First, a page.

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Eighteen months ago, we won a prestigious grant from Sightsavers, a major UK based organization. Of 477 proposals for its Innovation Fund, ours was one of only 13 selected.

The idea we had was to provide community-based followup care for children with developmental disabilities whom we had assessed at Gubbara. Our goal was to empower parents to monitor their own kids’ progress.

Tall order!

And then we went and added a few additional goals, just to keep ourselves on our toes: we wanted to train ASHAs to identify and refer children they suspected of having or being at risk for a disability. And we wanted parents to keep tabs on them.

Child with autism, surrounded by loving family and professionals

The orders got taller and taller.

We made lots of mistakes along the way, but we thought about why they had happened and what we could do differently the next time. We learned a lot.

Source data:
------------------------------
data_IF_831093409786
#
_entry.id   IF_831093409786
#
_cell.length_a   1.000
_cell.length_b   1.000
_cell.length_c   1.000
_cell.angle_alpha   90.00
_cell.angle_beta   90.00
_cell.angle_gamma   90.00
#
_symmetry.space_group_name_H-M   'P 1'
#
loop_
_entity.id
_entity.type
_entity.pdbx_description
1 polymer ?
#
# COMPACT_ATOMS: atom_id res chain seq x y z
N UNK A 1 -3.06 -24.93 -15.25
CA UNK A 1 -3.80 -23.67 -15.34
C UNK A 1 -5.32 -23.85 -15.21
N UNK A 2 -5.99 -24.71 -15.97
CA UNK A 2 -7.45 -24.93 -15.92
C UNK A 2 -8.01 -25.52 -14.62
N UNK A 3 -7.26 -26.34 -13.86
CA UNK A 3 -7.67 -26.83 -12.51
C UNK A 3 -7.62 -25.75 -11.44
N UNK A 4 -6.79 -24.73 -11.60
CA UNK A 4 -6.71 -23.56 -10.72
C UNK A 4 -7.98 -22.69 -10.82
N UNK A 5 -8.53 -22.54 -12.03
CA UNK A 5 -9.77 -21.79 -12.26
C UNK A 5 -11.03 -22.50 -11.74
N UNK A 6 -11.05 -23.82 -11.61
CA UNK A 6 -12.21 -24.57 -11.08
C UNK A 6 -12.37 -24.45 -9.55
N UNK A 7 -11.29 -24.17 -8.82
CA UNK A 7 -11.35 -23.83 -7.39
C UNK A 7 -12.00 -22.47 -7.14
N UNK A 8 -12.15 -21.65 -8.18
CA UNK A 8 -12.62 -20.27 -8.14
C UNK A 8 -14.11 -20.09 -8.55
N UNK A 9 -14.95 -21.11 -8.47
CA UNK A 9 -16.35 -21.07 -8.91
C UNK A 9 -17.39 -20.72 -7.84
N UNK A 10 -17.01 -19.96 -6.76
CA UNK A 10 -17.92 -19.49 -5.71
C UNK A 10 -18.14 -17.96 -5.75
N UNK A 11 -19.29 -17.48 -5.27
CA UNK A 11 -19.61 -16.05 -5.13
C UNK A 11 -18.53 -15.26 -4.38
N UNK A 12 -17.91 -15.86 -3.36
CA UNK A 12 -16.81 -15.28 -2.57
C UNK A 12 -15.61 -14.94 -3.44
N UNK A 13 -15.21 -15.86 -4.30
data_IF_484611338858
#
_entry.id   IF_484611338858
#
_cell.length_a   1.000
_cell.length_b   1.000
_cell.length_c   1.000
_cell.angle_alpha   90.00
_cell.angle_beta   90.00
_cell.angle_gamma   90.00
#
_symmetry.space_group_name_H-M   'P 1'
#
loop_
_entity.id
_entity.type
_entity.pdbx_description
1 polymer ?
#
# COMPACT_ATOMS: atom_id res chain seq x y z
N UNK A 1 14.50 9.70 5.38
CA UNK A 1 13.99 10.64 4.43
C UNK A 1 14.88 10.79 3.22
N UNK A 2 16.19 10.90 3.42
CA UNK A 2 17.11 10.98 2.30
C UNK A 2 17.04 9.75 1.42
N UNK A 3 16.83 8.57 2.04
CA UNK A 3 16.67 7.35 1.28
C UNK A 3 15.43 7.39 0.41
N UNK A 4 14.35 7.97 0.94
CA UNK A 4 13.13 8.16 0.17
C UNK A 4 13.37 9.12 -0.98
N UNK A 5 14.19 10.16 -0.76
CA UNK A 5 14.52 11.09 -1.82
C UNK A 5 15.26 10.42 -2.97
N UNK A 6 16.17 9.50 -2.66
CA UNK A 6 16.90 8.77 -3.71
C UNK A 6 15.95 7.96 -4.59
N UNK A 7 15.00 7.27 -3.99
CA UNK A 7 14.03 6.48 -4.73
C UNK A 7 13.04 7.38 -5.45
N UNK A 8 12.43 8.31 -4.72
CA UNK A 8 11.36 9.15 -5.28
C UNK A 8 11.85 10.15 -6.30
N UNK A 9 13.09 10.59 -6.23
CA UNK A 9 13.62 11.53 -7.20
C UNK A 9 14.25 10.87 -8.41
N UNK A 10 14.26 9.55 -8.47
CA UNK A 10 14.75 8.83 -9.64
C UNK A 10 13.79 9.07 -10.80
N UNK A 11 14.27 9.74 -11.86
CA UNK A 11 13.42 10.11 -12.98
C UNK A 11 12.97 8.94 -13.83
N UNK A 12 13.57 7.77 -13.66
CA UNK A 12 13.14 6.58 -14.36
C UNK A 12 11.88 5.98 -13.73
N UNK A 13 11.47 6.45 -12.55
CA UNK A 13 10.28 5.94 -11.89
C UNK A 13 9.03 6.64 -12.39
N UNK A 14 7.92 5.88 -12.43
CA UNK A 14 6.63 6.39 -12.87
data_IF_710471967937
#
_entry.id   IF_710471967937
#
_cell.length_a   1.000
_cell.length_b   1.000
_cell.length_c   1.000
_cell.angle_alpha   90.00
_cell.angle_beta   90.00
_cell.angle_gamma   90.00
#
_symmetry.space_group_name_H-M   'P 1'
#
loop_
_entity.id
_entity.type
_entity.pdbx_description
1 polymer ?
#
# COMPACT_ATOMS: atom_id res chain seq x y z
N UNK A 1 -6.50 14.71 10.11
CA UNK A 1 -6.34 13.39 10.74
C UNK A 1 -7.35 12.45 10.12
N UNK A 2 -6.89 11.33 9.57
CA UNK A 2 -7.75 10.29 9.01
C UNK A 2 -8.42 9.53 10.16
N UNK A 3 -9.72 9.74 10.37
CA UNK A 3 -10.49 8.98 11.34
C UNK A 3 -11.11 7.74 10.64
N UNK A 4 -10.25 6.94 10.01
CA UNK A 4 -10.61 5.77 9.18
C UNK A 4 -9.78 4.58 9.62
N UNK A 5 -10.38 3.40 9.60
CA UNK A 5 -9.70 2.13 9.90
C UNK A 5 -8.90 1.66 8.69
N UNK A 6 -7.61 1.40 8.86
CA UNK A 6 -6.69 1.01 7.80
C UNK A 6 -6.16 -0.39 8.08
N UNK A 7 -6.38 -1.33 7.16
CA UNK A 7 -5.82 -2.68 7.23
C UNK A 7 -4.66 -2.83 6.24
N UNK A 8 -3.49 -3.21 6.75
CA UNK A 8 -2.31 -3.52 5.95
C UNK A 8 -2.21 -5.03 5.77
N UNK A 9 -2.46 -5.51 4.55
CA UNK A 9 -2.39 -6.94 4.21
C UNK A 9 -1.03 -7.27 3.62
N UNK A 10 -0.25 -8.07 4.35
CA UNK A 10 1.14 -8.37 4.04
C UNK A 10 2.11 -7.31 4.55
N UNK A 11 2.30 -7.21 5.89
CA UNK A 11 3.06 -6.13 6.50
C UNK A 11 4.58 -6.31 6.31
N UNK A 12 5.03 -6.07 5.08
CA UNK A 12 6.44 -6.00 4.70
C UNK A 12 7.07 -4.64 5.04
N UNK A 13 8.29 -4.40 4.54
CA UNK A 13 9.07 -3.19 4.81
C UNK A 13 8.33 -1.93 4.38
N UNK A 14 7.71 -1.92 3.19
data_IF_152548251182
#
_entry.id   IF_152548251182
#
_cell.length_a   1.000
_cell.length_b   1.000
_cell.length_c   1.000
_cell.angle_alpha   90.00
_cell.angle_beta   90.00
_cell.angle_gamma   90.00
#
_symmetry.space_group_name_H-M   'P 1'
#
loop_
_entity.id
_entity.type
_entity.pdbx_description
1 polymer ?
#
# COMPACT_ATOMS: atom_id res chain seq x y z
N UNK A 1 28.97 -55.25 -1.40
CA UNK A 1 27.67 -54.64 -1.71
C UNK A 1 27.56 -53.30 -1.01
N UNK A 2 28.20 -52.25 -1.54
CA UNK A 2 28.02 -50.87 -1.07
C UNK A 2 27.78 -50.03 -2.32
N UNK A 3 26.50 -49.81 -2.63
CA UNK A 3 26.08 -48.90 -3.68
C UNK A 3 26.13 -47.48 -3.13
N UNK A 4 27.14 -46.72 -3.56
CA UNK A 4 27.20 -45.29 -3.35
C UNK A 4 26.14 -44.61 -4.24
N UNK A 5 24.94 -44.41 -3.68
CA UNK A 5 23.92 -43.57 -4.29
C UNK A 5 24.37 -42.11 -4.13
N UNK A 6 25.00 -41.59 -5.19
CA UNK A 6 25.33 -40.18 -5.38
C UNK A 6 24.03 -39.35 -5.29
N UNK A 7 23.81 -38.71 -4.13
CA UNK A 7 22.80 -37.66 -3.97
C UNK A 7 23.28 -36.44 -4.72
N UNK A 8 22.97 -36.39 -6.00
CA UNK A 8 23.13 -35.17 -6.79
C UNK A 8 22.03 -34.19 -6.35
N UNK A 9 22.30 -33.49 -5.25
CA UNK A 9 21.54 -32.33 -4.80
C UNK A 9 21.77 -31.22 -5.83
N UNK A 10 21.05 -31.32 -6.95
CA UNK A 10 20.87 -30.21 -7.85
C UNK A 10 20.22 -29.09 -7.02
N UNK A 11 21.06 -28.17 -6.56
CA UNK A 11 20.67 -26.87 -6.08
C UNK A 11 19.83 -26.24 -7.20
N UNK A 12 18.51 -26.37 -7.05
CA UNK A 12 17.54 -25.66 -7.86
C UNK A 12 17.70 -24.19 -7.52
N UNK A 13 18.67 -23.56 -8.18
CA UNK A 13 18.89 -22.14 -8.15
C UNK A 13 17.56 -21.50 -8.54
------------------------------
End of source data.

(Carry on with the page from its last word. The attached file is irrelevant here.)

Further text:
And last week, as the pilot ended, we got the chance to reflect on the whole experience with two evaluators from Sightsavers.

British woman and blind Indian man sit at desks, looking up at two Foundation staff

It was an intense, rigorous process with more questions than answers – just as it should be. We are dealing with huge, important things here: families, children’s development, parents’ empowerment, people’s lives. None of them suggest easy, straightforward solutions. Poverty, distances, too few professionals and too many competing interests complicate the story further.

But asking the questions is the first step to finding the answers. Getting children with developmental disabilities the supportive services they need and deserve is as high a priority as there is.

In fact, it’s the only reason we are here. 

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